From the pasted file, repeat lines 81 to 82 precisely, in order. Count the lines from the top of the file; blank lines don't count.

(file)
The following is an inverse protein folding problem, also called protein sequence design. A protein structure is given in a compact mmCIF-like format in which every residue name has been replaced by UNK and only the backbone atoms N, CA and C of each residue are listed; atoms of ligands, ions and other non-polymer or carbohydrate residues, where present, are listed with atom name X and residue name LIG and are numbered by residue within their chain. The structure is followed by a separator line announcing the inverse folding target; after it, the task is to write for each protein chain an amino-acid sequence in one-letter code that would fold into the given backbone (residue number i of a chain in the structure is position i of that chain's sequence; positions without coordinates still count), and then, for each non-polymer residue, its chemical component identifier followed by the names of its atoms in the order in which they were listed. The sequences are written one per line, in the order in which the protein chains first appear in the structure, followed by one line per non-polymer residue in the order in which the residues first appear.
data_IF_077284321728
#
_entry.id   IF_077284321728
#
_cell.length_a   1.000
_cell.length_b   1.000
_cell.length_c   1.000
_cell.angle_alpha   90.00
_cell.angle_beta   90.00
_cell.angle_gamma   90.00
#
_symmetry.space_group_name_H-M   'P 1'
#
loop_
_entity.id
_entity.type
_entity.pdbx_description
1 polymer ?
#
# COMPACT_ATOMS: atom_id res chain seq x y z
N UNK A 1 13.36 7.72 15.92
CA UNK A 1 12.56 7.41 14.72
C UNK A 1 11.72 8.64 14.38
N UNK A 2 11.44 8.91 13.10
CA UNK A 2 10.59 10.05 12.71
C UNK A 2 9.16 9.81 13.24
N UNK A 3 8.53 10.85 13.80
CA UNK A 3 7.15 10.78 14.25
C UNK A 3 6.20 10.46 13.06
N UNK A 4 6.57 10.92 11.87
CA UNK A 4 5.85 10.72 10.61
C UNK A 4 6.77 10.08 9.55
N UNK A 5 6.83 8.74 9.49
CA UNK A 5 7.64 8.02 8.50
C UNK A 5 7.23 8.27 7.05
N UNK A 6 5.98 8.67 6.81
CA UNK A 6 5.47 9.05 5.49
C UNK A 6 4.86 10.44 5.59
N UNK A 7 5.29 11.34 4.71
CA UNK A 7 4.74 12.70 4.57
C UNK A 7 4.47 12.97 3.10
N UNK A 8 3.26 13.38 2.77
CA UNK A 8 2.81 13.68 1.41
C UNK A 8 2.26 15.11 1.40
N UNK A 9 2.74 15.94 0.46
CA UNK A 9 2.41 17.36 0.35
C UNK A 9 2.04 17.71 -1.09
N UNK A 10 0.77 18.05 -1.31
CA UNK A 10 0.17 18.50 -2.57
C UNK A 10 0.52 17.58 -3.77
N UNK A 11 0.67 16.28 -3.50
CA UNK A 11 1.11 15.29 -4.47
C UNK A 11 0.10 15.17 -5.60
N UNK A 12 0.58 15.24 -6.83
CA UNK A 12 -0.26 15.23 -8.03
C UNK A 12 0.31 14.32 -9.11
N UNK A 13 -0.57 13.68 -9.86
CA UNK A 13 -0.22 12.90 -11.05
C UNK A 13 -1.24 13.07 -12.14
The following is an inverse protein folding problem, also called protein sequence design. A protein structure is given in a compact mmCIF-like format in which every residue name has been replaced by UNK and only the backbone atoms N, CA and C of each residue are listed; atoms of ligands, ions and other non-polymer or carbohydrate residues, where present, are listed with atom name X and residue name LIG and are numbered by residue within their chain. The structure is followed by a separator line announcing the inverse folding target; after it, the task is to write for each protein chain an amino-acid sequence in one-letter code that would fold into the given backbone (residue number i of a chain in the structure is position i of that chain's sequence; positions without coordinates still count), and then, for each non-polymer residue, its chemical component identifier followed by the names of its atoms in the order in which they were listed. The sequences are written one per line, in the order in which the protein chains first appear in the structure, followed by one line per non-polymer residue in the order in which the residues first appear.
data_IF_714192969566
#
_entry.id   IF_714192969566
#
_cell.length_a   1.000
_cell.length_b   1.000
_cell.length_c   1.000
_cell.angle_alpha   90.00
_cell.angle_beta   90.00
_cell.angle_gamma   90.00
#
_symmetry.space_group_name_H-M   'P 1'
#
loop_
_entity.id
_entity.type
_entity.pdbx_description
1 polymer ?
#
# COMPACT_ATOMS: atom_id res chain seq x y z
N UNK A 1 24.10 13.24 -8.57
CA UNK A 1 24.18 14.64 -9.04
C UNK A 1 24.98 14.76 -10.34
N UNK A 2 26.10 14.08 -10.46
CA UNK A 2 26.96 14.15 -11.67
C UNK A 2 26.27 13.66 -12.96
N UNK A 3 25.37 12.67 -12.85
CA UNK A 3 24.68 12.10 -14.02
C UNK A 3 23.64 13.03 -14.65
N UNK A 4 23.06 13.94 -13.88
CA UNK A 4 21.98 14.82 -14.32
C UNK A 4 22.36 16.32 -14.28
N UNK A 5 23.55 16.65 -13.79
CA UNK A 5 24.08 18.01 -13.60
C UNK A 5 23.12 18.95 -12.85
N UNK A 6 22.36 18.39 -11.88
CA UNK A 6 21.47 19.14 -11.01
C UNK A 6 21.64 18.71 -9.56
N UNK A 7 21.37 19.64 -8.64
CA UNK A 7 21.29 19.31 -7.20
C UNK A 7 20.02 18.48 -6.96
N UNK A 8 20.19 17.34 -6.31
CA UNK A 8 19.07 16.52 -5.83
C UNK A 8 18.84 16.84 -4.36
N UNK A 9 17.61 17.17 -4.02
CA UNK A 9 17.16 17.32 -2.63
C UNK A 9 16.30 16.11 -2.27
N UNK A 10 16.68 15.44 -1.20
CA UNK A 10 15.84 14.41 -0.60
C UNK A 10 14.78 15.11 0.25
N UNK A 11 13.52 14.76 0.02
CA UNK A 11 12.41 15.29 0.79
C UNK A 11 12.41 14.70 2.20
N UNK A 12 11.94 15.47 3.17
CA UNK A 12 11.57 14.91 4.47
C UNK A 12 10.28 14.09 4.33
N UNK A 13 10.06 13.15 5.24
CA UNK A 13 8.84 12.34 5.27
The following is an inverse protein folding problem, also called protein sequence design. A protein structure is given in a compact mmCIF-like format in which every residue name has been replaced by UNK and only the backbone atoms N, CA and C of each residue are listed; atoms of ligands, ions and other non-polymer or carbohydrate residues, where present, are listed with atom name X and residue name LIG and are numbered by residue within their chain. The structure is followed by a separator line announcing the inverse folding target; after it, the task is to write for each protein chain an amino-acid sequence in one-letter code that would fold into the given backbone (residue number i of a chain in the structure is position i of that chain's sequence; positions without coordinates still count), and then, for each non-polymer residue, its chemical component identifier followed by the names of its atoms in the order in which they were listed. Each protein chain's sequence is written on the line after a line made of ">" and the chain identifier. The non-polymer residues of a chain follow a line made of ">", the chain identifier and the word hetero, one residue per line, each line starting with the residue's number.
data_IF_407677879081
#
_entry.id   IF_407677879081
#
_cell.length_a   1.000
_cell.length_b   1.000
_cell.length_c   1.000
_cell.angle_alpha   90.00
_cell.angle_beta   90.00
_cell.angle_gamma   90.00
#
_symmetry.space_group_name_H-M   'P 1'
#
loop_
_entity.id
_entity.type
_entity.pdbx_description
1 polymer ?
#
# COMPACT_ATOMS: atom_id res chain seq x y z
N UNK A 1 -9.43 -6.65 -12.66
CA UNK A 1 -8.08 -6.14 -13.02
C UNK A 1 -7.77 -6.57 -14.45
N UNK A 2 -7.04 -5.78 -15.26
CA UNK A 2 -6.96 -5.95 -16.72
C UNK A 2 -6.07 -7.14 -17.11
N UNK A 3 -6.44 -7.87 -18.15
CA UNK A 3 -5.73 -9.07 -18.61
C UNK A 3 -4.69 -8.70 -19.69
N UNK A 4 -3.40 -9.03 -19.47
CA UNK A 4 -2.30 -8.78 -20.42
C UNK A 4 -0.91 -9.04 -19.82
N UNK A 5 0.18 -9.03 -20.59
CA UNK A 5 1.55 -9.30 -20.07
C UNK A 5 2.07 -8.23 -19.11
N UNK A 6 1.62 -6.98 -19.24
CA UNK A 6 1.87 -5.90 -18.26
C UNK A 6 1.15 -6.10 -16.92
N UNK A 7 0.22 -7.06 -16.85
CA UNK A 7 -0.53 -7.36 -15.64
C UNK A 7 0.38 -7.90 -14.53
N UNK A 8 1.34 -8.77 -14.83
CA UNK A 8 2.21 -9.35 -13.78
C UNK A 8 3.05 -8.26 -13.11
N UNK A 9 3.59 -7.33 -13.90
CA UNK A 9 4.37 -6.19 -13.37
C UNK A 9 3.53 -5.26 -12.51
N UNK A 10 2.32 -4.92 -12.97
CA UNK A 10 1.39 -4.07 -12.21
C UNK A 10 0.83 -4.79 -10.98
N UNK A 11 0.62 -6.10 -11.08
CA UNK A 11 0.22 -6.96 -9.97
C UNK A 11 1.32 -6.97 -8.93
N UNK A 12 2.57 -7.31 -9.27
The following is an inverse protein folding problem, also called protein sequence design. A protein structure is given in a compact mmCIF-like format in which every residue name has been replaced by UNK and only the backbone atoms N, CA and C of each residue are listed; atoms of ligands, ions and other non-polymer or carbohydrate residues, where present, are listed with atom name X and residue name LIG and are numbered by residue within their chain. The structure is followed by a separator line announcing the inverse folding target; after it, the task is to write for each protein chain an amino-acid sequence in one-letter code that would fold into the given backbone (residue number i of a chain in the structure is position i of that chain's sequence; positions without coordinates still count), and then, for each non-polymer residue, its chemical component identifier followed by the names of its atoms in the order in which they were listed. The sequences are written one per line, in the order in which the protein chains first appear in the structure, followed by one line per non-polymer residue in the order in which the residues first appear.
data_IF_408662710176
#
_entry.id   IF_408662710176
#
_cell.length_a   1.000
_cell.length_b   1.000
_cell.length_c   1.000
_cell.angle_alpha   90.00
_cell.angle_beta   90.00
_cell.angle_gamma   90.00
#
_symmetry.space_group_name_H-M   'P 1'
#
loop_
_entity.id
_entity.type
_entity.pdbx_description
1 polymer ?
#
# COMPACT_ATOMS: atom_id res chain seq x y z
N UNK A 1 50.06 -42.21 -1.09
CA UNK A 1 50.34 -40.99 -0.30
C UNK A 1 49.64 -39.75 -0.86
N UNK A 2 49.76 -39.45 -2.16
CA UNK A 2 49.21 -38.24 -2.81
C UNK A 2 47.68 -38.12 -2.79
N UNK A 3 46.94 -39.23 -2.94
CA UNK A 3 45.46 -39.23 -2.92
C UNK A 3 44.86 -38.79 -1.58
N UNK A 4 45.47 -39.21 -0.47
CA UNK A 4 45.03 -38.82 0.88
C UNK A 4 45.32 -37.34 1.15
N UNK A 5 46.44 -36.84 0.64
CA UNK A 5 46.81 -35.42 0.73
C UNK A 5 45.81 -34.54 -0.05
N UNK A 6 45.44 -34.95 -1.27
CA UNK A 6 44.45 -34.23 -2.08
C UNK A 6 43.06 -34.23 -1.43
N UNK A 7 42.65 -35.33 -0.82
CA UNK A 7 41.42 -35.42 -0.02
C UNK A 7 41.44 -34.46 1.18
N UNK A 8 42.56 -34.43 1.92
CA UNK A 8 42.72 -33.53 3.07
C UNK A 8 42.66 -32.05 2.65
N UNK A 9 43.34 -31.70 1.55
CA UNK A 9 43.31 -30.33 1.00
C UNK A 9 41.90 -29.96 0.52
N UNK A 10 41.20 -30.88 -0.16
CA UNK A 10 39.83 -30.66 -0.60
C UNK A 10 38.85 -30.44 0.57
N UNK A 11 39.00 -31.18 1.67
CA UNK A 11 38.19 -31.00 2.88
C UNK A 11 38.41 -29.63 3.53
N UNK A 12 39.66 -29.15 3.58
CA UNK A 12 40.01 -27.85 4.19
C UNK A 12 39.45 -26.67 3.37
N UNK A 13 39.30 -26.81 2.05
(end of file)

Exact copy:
# COMPACT_ATOMS: atom_id res chain seq x y z
N UNK A 1 24.10 13.24 -8.57